Kickstarter ends Drip: the artist more than ever at the heart of its loyalty strategies

Following the recent creation of NFTS Platform! dedicated to young filmmakers, Kickstarter announced a major partnership with the XOXO independent art festival. This partnership is aimed at breathing new life into the subscription-based model which has been timidly embodied up to the present day by its Drip site. Both of these initiatives are intended primarily to build loyalty among the artistic clientele to which the platform promises a variety of funding options as well as a community. Explanations follow…

Last October 24, Kickstarter sounded the death knell of Drip, a platform launched a little more than a year ago and proposing basically the same funding model as Patreon, i.e., a creation-based subscription rather than a project-based episodic contribution. However, Kickstarter gives it a second life through a collaborative effort with XOXO, Portland’s independent art and technology festival. Andy Baio, one the festival’s founders, once worked on developing the American crowdfunding giant as its technical director.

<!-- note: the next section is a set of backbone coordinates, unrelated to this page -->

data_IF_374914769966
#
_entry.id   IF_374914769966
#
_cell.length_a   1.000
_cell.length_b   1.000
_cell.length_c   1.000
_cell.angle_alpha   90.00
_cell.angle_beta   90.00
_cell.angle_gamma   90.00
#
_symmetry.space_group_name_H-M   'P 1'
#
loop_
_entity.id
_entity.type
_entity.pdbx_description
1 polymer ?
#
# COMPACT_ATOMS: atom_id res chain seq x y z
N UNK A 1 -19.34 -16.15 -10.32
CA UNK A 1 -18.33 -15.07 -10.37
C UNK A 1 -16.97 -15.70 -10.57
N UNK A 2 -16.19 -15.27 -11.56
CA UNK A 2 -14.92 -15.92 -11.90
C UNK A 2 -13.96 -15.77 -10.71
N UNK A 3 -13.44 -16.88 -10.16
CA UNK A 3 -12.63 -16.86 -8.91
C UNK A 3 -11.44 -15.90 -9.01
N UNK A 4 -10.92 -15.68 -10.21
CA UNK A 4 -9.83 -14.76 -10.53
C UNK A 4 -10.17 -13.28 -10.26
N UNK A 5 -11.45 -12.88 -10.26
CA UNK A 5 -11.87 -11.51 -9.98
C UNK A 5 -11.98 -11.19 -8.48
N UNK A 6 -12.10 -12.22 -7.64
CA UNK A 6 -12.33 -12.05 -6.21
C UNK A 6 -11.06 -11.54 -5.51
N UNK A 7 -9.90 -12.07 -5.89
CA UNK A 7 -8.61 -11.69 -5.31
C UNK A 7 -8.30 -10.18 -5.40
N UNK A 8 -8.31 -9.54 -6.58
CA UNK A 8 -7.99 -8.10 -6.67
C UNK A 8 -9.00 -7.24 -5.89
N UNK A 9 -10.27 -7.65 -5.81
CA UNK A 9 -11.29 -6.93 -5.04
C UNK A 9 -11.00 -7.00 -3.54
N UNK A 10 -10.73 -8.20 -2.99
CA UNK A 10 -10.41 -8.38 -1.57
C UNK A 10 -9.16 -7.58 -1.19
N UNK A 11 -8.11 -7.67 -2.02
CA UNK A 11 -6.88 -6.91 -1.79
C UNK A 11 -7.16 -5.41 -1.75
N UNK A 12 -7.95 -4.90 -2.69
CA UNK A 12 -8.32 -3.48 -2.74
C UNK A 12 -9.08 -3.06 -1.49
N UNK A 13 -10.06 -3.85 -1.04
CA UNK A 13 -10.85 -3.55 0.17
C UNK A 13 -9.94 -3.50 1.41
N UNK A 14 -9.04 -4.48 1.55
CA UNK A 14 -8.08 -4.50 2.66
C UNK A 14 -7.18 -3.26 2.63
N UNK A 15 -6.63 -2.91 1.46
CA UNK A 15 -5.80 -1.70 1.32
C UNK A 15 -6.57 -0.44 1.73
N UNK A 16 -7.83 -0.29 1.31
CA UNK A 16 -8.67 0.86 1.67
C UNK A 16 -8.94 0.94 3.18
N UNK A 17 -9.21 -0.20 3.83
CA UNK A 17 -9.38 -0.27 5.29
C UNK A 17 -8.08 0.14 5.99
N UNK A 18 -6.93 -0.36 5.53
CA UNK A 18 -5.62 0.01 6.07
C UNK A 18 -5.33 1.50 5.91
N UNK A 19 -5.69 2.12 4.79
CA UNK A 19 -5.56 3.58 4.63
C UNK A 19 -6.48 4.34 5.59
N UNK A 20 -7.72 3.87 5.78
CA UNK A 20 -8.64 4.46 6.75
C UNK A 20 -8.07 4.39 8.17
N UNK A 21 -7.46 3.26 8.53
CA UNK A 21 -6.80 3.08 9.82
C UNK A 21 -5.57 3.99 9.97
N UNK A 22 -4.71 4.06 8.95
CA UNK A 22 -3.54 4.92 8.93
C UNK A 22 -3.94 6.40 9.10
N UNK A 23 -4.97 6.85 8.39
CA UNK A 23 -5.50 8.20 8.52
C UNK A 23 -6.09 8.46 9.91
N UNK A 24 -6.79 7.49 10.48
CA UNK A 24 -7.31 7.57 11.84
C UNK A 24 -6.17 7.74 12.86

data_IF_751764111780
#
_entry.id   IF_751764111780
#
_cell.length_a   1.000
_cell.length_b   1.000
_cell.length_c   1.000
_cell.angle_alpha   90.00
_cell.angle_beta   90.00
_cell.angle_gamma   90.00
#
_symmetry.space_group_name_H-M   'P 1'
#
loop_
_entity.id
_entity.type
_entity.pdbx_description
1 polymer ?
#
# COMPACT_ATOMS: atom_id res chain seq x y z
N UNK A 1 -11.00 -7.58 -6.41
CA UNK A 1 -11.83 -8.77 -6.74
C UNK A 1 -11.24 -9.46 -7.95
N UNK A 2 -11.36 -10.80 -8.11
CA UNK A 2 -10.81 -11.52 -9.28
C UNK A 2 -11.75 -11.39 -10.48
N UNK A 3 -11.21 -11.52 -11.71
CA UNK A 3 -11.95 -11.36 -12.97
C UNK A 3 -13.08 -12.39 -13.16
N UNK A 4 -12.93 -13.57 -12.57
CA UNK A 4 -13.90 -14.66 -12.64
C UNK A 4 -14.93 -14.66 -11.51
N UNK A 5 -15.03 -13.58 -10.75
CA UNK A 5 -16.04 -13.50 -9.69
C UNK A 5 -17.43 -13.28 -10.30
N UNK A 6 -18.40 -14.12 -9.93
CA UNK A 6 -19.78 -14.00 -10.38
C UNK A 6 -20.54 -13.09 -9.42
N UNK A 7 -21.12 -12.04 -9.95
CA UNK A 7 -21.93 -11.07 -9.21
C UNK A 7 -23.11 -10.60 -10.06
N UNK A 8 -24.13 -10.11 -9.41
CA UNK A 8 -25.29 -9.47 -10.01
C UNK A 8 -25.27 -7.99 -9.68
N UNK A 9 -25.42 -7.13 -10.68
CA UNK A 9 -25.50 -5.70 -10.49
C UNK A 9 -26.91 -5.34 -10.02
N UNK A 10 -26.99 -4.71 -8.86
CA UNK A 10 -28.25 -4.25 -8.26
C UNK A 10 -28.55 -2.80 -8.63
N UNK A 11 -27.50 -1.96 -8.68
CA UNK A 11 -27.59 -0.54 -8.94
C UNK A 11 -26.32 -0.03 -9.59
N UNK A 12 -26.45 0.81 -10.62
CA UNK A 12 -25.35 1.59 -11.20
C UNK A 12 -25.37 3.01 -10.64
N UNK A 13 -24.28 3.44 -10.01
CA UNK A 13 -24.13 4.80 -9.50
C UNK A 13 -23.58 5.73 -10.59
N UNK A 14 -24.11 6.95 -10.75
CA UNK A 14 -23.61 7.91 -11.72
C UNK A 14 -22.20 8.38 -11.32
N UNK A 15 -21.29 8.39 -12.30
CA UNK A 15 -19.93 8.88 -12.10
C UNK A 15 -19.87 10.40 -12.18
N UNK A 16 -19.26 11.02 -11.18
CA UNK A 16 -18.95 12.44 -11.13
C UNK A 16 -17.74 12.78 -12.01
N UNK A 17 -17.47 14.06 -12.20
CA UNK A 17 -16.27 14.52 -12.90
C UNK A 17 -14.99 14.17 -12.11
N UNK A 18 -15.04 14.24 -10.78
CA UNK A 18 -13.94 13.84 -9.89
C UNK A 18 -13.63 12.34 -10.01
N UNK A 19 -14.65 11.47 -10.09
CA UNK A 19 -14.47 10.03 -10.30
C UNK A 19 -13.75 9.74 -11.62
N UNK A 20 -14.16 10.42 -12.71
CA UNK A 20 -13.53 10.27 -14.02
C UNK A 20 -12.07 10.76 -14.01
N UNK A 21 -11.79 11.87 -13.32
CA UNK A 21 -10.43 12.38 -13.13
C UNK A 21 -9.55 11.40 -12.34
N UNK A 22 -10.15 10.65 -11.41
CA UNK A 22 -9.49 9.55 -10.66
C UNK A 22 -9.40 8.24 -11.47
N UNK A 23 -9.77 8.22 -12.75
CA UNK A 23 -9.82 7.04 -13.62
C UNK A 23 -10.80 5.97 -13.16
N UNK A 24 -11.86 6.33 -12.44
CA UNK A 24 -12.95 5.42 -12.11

Neither the name of the new destination nor its official launch date are known at present. However, what we do know is that creators who are currently subscribed to Drip (which operates on an invitation only basis) need not worry seeing as they will be able to pursue their activities for yet another year, after which they will migrate to the new platform or another Kickstarter service of their choice.

Developing lasting relationships by better targeting clienteles

These strategic decisions recently made by Kickstarter demonstrate a more affirmed commitment toward the platform’s very first users, i.e., artists, and everything indicates that the earlier this occurs in their career, the better.

If the American platform targets certain profiles within the artistic community, i.e., students and indie artists, it’s because there lies a true potential for long-term loyalty. Indeed, the earlier creators incorporate crowdfunding mechanisms into their production process, the better tooled they will be to diversify—or even optimize—their sources of funding going forward.